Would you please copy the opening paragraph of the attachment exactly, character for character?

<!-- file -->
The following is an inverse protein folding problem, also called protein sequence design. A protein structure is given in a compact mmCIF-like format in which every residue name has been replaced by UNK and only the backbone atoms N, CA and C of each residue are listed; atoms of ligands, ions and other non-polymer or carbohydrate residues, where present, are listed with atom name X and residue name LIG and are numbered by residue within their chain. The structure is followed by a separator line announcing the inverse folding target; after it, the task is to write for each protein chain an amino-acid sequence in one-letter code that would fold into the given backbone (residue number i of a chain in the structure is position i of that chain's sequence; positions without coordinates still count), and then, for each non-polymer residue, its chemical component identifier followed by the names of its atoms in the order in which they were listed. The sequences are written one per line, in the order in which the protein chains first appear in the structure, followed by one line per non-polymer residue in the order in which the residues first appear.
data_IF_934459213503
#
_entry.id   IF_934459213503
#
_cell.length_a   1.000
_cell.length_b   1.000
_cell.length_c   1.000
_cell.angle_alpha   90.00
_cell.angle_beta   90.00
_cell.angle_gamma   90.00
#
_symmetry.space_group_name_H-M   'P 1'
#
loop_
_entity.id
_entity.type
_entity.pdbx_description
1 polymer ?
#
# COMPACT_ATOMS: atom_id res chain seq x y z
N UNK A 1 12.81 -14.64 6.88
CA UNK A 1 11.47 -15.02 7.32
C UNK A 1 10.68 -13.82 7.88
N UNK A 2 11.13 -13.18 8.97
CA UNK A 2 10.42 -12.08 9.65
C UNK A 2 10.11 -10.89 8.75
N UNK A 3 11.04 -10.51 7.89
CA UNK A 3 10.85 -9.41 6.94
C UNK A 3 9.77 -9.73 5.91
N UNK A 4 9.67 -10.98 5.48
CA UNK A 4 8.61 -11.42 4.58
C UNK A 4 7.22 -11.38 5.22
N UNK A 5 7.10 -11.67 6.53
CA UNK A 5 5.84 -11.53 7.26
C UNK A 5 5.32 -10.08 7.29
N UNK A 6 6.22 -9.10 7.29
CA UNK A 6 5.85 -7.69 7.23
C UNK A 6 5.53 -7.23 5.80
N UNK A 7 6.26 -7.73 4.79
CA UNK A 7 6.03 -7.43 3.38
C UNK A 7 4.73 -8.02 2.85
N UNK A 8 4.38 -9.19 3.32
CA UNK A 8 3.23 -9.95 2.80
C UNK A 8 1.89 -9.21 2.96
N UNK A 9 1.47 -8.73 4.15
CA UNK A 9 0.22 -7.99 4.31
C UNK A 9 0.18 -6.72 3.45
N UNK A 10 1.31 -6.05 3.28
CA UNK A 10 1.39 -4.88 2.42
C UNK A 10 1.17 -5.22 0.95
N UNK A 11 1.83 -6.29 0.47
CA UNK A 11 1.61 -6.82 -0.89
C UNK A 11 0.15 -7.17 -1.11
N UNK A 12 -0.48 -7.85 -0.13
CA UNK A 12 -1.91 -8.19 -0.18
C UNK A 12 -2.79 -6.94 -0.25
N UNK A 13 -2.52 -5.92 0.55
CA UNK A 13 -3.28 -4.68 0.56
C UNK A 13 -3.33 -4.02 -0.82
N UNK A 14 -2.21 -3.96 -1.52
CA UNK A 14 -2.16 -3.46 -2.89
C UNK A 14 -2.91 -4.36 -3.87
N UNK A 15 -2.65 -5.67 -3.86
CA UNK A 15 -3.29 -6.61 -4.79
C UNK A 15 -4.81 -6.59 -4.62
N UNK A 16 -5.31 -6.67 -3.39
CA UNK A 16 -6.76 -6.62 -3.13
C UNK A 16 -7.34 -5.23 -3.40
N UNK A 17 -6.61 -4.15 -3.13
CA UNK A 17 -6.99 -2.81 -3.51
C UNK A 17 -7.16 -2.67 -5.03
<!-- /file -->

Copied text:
The following is an inverse protein folding problem, also called protein sequence design. A protein structure is given in a compact mmCIF-like format in which every residue name has been replaced by UNK and only the backbone atoms N, CA and C of each residue are listed; atoms of ligands, ions and other non-polymer or carbohydrate residues, where present, are listed with atom name X and residue name LIG and are numbered by residue within their chain. The structure is followed by a separator line announcing the inverse folding target; after it, the task is to write for each protein chain an amino-acid sequence in one-letter code that would fold into the given backbone (residue number i of a chain in the structure is position i of that chain's sequence; positions without coordinates still count), and then, for each non-polymer residue, its chemical component identifier followed by the names of its atoms in the order in which they were listed. The sequences are written one per line, in the order in which the protein chains first appear in the structure, followed by one line per non-polymer residue in the order in which the residues first appear.